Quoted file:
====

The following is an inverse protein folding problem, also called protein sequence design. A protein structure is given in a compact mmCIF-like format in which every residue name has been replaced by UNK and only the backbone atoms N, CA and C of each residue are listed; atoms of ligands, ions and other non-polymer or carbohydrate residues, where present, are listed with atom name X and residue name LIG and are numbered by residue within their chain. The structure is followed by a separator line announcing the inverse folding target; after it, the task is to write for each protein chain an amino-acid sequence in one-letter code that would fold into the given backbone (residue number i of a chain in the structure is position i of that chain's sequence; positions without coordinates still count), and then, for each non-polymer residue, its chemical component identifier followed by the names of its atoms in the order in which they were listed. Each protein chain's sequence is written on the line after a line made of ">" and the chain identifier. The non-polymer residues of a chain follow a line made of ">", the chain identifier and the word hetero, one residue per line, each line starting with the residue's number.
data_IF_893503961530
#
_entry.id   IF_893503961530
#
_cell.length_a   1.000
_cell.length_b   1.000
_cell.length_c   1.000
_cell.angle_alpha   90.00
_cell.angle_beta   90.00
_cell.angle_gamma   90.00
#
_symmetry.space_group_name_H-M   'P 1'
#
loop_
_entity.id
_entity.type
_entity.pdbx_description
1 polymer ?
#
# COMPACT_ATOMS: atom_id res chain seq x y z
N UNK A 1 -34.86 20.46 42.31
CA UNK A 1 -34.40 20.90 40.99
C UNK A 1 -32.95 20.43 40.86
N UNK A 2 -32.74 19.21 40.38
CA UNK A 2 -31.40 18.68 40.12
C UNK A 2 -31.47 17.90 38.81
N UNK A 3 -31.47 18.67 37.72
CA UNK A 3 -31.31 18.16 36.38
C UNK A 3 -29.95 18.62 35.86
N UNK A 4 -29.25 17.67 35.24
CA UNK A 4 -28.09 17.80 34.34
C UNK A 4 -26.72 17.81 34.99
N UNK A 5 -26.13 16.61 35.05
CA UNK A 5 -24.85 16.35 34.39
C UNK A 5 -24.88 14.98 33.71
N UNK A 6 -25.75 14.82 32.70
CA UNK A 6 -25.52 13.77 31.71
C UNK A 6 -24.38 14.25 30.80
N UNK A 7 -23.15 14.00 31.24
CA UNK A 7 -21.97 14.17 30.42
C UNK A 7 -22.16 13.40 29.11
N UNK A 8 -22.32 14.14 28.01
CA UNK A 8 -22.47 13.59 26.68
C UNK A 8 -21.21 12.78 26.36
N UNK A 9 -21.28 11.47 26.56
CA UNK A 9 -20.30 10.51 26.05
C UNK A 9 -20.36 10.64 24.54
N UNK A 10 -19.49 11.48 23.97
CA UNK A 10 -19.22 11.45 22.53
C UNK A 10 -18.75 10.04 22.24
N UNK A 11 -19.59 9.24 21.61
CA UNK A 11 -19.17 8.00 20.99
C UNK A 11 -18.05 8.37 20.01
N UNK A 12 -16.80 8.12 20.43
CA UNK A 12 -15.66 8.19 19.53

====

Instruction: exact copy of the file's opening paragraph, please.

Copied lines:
The following is an inverse protein folding problem, also called protein sequence design. A protein structure is given in a compact mmCIF-like format in which every residue name has been replaced by UNK and only the backbone atoms N, CA and C of each residue are listed; atoms of ligands, ions and other non-polymer or carbohydrate residues, where present, are listed with atom name X and residue name LIG and are numbered by residue within their chain. The structure is followed by a separator line announcing the inverse folding target; after it, the task is to write for each protein chain an amino-acid sequence in one-letter code that would fold into the given backbone (residue number i of a chain in the structure is position i of that chain's sequence; positions without coordinates still count), and then, for each non-polymer residue, its chemical component identifier followed by the names of its atoms in the order in which they were listed. Each protein chain's sequence is written on the line after a line made of ">" and the chain identifier. The non-polymer residues of a chain follow a line made of ">", the chain identifier and the word hetero, one residue per line, each line starting with the residue's number.